This year, the Medicare Part A deductible is $1,408, and the Medicare Part B deductible is $198.
So, if youâre on Medicare, you would need to meet these deductibles before Medicare starts covering your medical bills.
There is a way to avoid paying Medicare deductibles, which is to have a Medicare Supplement â also called a Medigap plan.
There are 11 total Medicare Supplement plans, and each one varies in terms of price and benefits.
The 3 most popular plans are Plan F, Plan G, and Plan N, because they provide the most coverage.
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The Part D Standard Benefit
At a minimum, plan sponsors must offer a standard benefit package mandated by law. The standard benefit includes an annual deductible and a gap in coverage, previously referred to as the Donut Hole. Sponsors may also offer plans that differ from but are actuarially equivalent to the standard benefit. Finally, they may also offer enhanced plans that provide benefits in addition to the standard benefit. Typically, the enhanced plans offer some coverage during the Donut Hole.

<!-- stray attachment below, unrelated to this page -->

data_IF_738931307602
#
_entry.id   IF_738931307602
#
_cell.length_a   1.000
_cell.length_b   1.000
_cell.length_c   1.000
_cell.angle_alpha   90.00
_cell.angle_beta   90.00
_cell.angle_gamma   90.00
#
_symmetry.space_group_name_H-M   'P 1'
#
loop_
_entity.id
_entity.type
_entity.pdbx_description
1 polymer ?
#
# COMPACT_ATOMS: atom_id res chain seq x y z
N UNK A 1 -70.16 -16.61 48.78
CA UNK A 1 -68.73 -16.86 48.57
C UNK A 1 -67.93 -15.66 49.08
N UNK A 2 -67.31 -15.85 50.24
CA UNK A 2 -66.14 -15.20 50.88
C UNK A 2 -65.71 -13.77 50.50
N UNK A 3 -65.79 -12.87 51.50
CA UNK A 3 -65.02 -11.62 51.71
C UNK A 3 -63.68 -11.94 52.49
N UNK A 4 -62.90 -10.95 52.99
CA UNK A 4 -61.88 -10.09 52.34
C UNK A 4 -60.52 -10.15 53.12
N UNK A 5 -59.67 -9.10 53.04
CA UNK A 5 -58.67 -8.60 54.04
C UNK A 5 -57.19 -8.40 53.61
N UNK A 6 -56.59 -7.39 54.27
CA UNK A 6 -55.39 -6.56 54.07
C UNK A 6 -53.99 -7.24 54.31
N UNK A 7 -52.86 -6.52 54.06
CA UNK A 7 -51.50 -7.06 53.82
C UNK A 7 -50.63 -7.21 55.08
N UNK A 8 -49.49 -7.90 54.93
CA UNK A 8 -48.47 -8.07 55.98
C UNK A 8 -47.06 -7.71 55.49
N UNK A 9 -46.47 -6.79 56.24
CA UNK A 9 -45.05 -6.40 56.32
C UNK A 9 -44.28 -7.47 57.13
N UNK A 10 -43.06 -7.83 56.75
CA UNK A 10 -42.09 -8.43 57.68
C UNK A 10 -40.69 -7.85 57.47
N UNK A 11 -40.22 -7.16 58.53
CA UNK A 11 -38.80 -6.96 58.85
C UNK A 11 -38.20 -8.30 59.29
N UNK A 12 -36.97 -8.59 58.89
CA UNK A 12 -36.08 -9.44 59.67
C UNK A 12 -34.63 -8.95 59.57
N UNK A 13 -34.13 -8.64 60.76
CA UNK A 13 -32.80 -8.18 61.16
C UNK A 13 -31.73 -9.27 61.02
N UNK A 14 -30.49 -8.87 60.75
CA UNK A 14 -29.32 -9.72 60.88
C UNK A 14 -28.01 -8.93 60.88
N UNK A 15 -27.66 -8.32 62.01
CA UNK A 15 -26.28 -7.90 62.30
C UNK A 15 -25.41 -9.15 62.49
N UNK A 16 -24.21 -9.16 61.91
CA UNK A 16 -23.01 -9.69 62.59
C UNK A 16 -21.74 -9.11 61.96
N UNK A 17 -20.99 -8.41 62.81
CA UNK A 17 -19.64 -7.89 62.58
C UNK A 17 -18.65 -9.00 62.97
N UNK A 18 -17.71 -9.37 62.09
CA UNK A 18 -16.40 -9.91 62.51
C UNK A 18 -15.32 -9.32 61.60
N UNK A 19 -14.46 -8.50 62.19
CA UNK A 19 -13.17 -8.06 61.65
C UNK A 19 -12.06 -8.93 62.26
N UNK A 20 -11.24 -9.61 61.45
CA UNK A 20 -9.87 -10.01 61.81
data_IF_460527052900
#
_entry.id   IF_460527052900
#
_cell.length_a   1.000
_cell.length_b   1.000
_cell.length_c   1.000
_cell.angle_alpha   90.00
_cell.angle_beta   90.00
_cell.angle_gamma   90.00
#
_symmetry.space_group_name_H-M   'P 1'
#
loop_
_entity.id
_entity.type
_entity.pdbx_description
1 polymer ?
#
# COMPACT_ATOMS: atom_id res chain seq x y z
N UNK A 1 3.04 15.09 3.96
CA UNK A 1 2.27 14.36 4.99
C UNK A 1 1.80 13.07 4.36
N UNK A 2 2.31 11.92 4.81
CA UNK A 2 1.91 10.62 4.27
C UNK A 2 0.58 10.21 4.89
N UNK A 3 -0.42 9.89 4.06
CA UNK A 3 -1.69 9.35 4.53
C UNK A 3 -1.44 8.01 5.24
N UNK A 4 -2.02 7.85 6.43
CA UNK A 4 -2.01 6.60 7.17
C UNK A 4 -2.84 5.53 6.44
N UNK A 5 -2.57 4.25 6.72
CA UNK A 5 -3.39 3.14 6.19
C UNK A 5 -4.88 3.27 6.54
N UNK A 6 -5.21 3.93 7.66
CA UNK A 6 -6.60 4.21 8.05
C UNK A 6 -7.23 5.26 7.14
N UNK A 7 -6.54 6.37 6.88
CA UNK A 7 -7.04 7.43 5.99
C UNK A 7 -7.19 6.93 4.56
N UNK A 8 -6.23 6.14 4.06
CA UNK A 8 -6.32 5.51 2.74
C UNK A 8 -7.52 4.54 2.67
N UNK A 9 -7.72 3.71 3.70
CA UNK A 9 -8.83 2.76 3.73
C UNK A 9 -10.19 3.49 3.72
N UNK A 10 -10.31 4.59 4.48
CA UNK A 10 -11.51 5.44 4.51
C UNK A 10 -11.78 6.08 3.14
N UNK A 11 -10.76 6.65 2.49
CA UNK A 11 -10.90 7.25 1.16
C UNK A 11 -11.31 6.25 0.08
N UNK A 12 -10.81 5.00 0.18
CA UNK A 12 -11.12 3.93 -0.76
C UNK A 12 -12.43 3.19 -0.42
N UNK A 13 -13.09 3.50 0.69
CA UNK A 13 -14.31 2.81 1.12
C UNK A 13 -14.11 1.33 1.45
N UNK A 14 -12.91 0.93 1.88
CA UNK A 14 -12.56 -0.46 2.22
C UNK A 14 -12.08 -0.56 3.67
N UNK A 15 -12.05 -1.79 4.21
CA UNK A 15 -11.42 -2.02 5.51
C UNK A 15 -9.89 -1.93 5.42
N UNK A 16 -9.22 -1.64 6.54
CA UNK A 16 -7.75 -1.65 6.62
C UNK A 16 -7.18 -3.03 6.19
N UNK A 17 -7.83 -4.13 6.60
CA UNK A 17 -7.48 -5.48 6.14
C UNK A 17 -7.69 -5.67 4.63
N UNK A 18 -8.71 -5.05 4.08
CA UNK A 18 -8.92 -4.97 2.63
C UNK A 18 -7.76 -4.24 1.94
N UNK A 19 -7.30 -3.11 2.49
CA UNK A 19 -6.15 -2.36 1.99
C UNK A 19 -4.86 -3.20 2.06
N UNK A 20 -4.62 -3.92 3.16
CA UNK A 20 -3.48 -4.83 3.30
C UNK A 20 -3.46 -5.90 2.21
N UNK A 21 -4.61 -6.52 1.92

The Standard Benefit is defined in terms of the financial structure of the cost-sharing, not the drugs that must be covered under the plan.
Medicare does not establish premium amounts for plans. Instead, premiums are established through an annual competitive bidding process and evaluated by CMS. Premiums vary from plan to plan and from region to region. Medicare does establish the maximum deductible amount, the Initial Coverage Limit, the TrOOP threshold, and Catastrophic Coverage levels every year. The table below shows the standard benefit for this year .